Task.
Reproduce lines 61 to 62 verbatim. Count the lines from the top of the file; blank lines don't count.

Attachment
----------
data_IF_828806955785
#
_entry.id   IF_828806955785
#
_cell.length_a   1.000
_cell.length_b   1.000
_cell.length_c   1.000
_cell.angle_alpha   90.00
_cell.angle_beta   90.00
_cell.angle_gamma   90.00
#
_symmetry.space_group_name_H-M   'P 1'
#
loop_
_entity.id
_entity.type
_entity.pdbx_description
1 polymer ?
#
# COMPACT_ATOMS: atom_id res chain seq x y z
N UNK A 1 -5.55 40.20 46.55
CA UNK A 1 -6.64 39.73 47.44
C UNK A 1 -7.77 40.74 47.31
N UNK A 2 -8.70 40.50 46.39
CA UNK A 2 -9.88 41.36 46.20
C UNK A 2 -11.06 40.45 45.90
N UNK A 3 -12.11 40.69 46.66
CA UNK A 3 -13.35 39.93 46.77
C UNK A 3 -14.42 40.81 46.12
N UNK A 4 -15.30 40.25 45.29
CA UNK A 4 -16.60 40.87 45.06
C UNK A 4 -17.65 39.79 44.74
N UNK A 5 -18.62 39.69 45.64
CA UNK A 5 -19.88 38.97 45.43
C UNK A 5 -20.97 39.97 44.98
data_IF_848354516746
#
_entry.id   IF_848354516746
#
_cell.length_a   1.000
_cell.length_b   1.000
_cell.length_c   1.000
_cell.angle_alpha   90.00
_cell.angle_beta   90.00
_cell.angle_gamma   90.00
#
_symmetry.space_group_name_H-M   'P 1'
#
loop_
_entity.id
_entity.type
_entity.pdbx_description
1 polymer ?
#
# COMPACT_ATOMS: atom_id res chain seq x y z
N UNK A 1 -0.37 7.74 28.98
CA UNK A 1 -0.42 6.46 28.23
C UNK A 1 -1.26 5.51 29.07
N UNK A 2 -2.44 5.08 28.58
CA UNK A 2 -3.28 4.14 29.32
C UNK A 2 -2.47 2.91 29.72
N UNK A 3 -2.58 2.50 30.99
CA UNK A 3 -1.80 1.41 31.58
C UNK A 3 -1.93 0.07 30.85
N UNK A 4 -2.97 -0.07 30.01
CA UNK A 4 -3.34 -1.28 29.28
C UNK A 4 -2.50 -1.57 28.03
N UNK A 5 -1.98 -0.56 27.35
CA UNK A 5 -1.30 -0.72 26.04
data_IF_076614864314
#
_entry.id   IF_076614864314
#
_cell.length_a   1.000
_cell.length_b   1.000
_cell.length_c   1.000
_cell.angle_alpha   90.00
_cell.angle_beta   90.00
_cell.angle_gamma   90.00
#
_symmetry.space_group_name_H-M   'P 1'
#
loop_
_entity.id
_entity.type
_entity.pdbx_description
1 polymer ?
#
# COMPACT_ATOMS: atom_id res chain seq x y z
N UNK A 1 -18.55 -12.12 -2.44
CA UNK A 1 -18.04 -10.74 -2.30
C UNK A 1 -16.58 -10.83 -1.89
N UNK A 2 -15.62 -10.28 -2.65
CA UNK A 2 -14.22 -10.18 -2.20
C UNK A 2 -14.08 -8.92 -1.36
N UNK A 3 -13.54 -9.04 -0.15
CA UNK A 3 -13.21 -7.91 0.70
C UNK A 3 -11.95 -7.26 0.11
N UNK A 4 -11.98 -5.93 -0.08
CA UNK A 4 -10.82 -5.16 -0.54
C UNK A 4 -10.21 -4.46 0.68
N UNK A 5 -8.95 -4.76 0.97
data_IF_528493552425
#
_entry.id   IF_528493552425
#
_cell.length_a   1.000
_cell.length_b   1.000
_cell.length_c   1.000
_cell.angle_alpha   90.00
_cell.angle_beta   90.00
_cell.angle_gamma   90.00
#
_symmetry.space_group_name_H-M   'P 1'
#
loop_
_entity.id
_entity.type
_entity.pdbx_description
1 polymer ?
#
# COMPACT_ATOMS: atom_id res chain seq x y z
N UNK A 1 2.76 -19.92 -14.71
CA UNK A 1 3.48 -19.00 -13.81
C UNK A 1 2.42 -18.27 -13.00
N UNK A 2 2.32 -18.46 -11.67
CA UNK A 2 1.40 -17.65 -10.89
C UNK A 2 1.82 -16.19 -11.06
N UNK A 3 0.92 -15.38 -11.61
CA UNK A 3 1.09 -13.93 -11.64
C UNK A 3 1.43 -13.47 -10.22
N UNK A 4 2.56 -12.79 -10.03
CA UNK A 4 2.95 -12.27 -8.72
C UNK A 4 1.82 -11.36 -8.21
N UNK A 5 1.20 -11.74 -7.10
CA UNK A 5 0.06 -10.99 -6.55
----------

C UNK A 2 -2.47 2.91 29.72
N UNK A 3 -2.58 2.50 30.99